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Unformatted text preview: Solutions for Problem Set 2 Problem 1 Part a First we assume h ≥  . To check if an h is Pareto efficient we want to find the range of h where the derivates of the utility functions do not all have the same sign. Since Zeke’s utility function is v z ( h ) = h 2 and the derivative is v z ( h ) = 2 h < 0 for any h , we just need to find the range where Xavier or Yolonda’s marginal utility is positive. By taking the derivatives of the utilities, it can be shown that Xavier’s utility is increasing on h ∈ [0 , 3 2 ] and Yolonda increases on h ∈ [0 , 1 3 ]. Therefore for any h > 3 2 , v i (3 / 2) > v i ( h ) for all i , and thus no h > 3 2 can be Pareto efficient since all three could be made better off by setting h = 3 2 . For all h ∈ , 3 2 Xavier’s utilty is increasing in h but Zeke’s is decreasing so we can’t make one of the two better off without making the other worse off. So each h ∈ , 3 2 is Pareto Efficient. Part b The sum of the utilities is: v x ( h ) + v y ( h ) + v z ( h ) = 3 h h 2 + 2 h 3 h 2 h 2 = 5 h 5 h 2 Part c V ( h ) = 5 10 h = 0 → h * = 1 2 Part d First note that at h = 0, v x (0) = v y (0) = v z (0) = 0 and that ∑ i v i (0) = 0. Also, v x ( 1 2 ) = 5 4 , v y ( 1 2 ) = 1 4 , v z ( 1 2 ) = 1 4 . Using this requirement (ii) becomes:....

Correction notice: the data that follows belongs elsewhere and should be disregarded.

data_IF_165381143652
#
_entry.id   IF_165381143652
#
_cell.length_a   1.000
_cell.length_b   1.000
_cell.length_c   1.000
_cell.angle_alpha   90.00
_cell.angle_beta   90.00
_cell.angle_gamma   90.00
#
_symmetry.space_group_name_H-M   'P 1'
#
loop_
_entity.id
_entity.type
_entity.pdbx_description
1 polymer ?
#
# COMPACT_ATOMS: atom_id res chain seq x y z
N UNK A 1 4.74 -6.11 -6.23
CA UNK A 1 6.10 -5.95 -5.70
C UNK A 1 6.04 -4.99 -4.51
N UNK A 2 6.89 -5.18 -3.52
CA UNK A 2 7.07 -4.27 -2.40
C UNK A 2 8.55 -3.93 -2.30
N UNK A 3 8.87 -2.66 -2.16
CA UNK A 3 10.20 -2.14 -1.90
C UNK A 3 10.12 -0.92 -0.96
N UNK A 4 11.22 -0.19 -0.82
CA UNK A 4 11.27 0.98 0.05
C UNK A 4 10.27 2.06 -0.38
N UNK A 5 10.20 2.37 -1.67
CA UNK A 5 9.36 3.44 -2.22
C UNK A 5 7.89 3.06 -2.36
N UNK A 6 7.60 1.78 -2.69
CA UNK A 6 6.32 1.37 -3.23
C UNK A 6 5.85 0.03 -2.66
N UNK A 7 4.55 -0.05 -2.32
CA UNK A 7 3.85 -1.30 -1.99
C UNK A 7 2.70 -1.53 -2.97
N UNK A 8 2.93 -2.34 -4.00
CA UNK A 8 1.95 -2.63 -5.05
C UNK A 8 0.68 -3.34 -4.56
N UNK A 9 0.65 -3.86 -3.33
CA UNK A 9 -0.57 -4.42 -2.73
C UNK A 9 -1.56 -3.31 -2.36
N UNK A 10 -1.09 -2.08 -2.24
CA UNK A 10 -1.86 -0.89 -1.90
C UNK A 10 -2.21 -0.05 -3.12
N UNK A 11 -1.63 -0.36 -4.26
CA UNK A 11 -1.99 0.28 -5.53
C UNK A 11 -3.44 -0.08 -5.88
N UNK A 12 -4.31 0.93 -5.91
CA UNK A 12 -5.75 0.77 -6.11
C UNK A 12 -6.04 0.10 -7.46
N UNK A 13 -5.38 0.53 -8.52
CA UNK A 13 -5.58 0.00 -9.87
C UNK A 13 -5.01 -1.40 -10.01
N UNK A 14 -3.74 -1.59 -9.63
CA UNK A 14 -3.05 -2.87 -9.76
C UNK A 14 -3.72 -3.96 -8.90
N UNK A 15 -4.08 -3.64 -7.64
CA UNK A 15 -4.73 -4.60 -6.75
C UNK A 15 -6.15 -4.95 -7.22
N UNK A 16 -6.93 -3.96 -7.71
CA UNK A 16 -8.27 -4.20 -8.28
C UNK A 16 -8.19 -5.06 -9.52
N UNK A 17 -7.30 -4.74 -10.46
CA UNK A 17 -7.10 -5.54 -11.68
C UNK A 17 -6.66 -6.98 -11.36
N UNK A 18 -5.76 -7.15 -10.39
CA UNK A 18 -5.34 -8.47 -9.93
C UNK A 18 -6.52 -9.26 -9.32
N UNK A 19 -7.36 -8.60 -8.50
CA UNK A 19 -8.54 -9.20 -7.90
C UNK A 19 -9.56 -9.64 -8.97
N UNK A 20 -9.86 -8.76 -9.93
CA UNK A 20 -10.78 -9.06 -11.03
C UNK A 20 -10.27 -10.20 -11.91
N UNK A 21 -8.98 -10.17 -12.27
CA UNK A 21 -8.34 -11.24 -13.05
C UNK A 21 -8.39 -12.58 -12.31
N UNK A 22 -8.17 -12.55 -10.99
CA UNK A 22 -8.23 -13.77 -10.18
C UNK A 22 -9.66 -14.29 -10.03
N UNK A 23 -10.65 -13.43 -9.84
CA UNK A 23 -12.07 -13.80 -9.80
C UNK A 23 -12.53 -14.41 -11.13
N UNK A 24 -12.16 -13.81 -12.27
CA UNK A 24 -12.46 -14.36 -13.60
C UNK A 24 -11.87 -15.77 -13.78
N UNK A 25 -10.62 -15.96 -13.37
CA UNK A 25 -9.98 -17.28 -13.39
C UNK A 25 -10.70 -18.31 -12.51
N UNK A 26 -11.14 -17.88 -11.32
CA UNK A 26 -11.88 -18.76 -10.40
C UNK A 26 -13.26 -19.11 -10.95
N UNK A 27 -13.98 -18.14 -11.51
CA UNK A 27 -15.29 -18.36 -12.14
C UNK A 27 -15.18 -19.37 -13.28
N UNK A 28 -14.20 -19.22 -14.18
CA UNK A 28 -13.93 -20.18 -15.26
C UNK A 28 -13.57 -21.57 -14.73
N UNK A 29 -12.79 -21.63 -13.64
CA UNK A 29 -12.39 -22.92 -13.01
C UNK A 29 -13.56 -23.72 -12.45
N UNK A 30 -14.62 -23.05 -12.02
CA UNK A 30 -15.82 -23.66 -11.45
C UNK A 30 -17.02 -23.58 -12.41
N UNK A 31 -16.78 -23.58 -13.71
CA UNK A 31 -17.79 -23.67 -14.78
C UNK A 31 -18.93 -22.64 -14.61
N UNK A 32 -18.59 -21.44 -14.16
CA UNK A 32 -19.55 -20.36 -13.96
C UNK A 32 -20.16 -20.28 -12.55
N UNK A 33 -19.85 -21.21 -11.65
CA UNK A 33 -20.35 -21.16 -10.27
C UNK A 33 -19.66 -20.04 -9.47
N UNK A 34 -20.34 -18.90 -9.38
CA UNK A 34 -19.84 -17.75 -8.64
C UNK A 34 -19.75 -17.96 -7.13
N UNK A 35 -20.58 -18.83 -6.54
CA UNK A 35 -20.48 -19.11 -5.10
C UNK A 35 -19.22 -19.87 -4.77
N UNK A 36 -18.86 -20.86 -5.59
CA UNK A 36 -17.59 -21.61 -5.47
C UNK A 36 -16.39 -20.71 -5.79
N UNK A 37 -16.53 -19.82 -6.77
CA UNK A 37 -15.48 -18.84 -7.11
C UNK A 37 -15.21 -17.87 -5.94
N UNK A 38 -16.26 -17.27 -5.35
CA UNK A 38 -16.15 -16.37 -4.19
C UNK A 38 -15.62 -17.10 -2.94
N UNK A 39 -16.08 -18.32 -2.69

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This note was uploaded on 01/14/2012 for the course ECON 201 taught by Professor Witte during the Spring '08 term at Northwestern.
 Spring '08
 Witte
 Macroeconomics, Utility

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